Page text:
Susan Bigelow is an award-winning columnist and the founder of CTLocalPolitics. She lives in Enfield with her wife and their cats.
Summer is finally here, and suddenly the political waters are calm and smooth for Tom Foley. He’s been having a great couple of weeks, despite — or perhaps because of — having done next to nothing.
It didn’t start out this way. The beginning of Foley’s campaign was a comedy of unforced errors in which he threw bizarre accusations at Gov. Dannel P. Malloy without bothering to gather evidence for any of them. The state’s political press ground him into a fine powder for it, and deservedly so. Worse, he did it again in January; accusing two brothers who received state economic aid of being related to a Democratic lobbyist. It turned out this wasn’t true, and Foley, instead of looking like a sober, steady leader who could return economic order to the state, looked more like an impulsive and desperate political novice.
But since then Foley’s gotten smart, and, more importantly, he’s gotten quiet. His attacks against Malloy, while constant, stick to dry economic realities and vague, pro-business, GOP boilerplate instead of wild accusations of corruption. It’s as if someone reminded him that all he had to do to win was keep his head down and not screw things up, and he actually listened.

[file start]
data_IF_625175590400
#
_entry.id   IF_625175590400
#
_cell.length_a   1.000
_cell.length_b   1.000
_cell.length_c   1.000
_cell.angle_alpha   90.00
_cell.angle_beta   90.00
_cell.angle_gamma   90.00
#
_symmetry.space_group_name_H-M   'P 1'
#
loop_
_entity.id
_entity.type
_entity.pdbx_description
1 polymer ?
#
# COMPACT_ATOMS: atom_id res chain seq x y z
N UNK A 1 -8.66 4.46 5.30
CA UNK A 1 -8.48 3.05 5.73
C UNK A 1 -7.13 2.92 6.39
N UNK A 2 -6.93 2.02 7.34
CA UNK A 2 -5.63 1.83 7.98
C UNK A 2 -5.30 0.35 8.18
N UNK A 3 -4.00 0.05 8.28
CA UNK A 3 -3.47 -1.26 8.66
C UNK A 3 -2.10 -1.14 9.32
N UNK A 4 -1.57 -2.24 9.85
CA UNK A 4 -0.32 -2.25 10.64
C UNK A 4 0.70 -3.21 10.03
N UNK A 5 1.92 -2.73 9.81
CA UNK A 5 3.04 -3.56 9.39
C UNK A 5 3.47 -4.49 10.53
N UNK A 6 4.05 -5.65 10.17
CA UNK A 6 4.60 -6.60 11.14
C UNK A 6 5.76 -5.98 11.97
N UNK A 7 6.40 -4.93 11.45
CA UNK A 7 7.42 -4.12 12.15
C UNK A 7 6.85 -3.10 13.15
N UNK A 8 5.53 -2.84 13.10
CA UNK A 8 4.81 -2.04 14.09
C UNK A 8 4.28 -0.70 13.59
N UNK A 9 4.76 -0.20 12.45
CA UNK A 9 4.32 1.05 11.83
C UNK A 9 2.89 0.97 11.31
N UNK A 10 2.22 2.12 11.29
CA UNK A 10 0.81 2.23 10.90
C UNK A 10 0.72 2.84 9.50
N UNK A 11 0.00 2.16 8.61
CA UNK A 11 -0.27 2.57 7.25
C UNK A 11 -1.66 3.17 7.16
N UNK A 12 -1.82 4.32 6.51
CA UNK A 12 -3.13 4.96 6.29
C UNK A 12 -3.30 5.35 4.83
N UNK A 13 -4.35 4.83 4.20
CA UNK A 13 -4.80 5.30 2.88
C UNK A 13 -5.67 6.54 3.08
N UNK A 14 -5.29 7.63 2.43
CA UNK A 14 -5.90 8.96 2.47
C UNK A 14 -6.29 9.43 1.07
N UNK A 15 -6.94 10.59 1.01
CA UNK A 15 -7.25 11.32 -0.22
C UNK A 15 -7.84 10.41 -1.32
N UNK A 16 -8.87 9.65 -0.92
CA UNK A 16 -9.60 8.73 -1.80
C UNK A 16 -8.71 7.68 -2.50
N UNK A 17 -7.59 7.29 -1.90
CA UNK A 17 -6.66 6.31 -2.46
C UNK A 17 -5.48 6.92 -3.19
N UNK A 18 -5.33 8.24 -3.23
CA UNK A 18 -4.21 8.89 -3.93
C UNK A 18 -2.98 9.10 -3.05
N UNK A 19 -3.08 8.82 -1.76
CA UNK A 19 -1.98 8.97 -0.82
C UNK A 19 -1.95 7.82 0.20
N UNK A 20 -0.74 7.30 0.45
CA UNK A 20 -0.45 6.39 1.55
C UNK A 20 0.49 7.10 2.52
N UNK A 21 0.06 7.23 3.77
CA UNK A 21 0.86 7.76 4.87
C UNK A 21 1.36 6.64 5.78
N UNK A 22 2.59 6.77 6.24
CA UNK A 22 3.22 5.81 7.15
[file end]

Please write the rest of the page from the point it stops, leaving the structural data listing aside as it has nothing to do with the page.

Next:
It’s paying off. After a few hitches, he eventually qualified for his share of public campaign financing, which nicely obscures the fact that he could buy and sell most of us with his personal fortune. He also found some room to breathe when his strongest Republican opponent, Danbury Mayor Mark Boughton, dropped out and endorsed him, leaving only the hapless John McKinney officially in the race.
See the complete story at CT News Junkie.